Louie Verrecchio
To Cardinal George: So long, Judas
By Louie Verrecchio
October 3, 2014

With the appointment of Blasé Cupich to the Archdiocese of Chicago, so-called "conservatives" are lamenting the departure of Cardinal Francis George as if he's a modern day St. Augustine.

He's not.

At a recent speech to the Jewish Federation of Metropolitan Chicago, Cardinal George revealed himself to be just another blathering Judas in red, not entirely unlike the pandering paliaccio in New York, who also enjoys basking in the fleeting earthly glow that comes from forming chummy relationships with Our Blessed Lord's enemies.

Throughout his speech (excerpted below), Cardinal George dutifully played the role of the contrite little goy, no doubt to the utter delight of his audience.

Those with eyes to see, however, cannot but be disgusted by the realization that Cardinal George is as much a part of the present day crisis in the Catholic Church as is his successor.
    ... I'm going to make reference to a document that some of you have heard of and, perhaps, some have not. In Latin, its official title is Nostra Aetate. Sometimes people outside the Church don't understand what is stable and what is policies. A document from an ecumenical council is not just a statement of policies, it's not even midrash. It is perhaps closer to Torah.
Torah, for those who do not know, refers to the first five books of the Old Testament; Sacred Scripture, the divinely inspired Word of God. This is what Cardinal George considers an apt comparison to the decrees of Vatican II!

As such, he explains:
    It is something that we have to make reference to not only when it is published but for generations to come. It is a constant part now of a rather small book that contains the decrees of ecumenical councils from the fourth century up to the present time. Those aren't reformable – they can be interpreted – but they are always there as a constant point of reference.
This is unadulterated hogwash. The text of Vatican II cannot be lumped together with the decrees of ecumenical councils like Nicaea, Constantinople and Trent, as if to suggest that all are of equal, or even similar, weight.

The idea is so entirely ludicrous as to effectively discount everything that follows, but let's continue just the same...
    So it's not a question of examining a policy statement that can be reversed. Nostra Aetate can't change as a point of reference.
OK, so let me get this straight...

Nostra Aetate could change that which predated it (as the cardinal will explain in a moment), but this particular text from a council that produced exactly zero binding statements and de fide definitions is the irreplaceable be-all-end-all position paper to which all are bound in perpetuity, and this in spite of the fact that the document makes no such lofty claim for itself.

Such is logic post-conciliar style.

Further tickling the assembly's itchy ears with what amounts to a mea culpa for the Church's sinful past, the cardinal continues:
    I say that because sometimes people remain uneasy: "We're fine right now. What happens in the future? Will the Catholic Church change back to its being a carrier of anti-Semitism as it has been in some places over many years?" Should that happen, then it will happen in some group that is no longer living within the terms of Catholic identity as it has been defined for us by Vatican II.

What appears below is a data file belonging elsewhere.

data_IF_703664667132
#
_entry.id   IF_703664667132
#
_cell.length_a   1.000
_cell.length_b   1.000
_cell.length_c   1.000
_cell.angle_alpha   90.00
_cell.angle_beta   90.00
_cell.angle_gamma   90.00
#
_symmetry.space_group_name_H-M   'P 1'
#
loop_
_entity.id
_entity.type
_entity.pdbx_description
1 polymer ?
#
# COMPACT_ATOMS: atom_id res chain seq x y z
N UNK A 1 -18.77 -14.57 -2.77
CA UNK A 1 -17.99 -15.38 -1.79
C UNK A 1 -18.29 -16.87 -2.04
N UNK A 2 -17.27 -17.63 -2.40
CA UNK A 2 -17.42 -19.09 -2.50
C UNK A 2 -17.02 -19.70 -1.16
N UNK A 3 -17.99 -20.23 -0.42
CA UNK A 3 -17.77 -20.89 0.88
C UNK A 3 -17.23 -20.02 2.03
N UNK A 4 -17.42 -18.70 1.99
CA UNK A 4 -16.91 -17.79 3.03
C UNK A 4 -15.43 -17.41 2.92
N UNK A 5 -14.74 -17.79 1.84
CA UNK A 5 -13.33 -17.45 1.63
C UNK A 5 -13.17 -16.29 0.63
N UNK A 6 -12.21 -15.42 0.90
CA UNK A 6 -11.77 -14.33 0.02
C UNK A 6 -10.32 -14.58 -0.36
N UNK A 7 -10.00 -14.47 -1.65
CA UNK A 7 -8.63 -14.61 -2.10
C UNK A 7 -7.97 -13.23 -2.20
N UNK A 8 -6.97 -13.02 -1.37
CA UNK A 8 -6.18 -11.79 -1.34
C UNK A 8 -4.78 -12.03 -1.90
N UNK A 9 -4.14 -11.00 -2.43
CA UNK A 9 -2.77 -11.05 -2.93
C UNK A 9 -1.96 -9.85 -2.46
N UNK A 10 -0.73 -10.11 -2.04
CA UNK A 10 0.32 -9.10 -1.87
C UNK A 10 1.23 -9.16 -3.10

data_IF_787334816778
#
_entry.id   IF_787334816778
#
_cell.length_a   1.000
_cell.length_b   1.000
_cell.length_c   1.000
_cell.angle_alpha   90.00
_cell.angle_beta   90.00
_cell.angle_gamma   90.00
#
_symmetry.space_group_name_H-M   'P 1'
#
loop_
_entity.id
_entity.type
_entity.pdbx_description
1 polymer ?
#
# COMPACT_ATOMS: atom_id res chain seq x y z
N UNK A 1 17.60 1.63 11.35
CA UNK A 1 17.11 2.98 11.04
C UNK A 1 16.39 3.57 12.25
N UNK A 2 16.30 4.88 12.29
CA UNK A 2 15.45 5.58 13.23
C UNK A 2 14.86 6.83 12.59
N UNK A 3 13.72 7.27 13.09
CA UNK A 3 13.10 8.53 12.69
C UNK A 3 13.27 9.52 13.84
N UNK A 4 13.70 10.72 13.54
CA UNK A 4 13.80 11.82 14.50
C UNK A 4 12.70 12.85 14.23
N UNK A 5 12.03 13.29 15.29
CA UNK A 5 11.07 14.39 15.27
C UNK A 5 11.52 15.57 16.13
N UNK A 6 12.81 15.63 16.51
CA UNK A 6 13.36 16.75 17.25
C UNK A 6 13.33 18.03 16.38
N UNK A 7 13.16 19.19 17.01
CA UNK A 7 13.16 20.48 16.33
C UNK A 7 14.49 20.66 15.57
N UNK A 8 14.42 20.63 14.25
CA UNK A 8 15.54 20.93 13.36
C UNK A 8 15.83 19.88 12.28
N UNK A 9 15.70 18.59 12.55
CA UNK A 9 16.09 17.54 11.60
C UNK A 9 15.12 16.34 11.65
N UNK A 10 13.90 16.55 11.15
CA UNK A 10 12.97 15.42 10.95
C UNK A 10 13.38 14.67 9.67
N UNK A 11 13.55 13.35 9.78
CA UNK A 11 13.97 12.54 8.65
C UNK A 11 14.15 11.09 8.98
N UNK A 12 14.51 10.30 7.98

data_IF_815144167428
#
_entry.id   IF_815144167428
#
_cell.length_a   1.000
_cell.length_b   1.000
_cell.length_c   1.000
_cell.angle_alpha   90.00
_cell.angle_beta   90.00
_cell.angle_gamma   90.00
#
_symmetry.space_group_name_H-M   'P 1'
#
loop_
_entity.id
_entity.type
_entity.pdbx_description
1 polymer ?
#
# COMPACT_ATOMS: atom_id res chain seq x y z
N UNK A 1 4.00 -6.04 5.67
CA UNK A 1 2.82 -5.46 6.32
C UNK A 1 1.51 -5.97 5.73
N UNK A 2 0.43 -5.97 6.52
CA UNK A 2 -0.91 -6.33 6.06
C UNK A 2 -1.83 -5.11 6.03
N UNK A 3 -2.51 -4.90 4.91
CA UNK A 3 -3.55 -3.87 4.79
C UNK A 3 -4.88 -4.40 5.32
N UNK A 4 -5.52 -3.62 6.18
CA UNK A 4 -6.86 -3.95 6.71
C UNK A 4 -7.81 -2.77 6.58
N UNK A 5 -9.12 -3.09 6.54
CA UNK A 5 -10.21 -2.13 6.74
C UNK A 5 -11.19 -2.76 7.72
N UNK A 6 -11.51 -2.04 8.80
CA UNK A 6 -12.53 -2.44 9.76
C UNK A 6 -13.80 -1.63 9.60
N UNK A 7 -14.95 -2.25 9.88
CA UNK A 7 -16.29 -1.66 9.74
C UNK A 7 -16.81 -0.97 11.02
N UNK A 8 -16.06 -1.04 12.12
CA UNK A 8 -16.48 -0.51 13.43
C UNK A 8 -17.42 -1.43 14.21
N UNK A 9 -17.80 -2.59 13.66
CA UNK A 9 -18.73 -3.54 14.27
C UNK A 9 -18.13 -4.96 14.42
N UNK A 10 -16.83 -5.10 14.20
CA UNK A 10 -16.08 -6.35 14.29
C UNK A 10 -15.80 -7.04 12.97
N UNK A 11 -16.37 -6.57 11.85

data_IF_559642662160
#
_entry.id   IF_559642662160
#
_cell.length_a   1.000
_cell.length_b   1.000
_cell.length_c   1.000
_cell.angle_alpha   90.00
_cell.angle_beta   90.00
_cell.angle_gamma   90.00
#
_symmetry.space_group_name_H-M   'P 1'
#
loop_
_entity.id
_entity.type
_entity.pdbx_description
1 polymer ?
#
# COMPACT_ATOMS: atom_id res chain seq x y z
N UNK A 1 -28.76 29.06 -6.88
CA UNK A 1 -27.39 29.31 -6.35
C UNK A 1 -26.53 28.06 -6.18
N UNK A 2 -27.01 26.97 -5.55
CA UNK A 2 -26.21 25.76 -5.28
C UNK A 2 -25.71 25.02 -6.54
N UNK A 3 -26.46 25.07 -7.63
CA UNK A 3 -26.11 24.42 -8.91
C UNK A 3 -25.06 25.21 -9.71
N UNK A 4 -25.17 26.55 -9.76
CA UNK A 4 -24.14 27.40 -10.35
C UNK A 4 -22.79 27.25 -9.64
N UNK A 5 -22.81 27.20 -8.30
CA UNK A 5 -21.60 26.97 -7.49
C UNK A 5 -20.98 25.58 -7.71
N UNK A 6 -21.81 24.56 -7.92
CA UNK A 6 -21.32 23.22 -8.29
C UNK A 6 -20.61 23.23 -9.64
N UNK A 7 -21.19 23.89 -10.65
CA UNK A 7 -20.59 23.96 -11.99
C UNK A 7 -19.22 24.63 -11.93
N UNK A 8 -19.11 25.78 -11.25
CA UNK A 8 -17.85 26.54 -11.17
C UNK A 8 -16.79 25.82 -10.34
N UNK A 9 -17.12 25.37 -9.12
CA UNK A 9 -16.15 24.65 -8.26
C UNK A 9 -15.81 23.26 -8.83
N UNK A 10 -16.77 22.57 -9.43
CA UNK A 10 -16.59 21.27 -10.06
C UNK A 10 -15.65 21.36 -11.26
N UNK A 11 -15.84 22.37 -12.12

Cardinal George is essentially saying that Jewish allegations of an institutionalized Catholic anti-Semitism are accurate! The man is either an ignoramus, a liar, or some miserable combination of both.

And what exactly are the "terms of Catholic identity" to which he refers?

They are the terms of the Apostolic cease fire set in motion at Vatican II wherein the Jews are no longer called to conversion (and neither is anyone else, for that matter.)
    While much of the work of the Council was aimed, therefore, at the renewal of the inner life of the Church: "Who are we?" – other aspects, equally important, involved turning the Church toward an engagement with the world in both mission and service. Who are we vis.-a-vis. others? We don't know who we are as Catholics unless, in some fashion, we talk to everybody else.
I smell a load of Argentinian horse dung. Seriously, he sounds remarkably like another Francis, does he not?

How pathetic; a supposed "Prince of the Church" effectively whimpering in self-doubt like a pimple faced college kid about to go backpacking through Europe on a journey to find himself.

I have a radical idea for Cardinal George...

Imagine a Church confident in her self-identity as the Mystical Body of Christ; a confidence reinforced every time she ponders her Founder and her Head (remember Him?) and sets about carrying out her divinely given mission to invite "everybody else" to embrace everything whatsoever that He commanded and the salvation that He alone offers.

Or would that be considered just a bit too "triumphalistic" under the current regime?
    This way of seeing the world [at the Council] through these circles of dialogue provided a basis for the Fathers when they went on to express the religious significance of the Catholic Church's relationship to the Jewish people. You have to understand that, from the beginning of the time of modernity and even a little before that, the stance of the Church vis.-a-vis. Others was much more defensive. It wasn't dialogical. It was a stance generated by fears from the French Revolution and other movements that were obviously anti-Catholic and had resulted in persecution. This defensive reaction to the development of atheistic modernity had to be broken down.
To hear Cardinal George speak one would imagine that the Church never pronounced a single anathema prior to 1789 when it got all defensive up in here.

This garbage might sell well in room full of Jews looking for confirmation that the Catholic Church no longer imagines herself to be the voice of Him who said, "He who rejects me, rejects Him who sent me," but no one with even a shred of sensus Catholicus is buying it.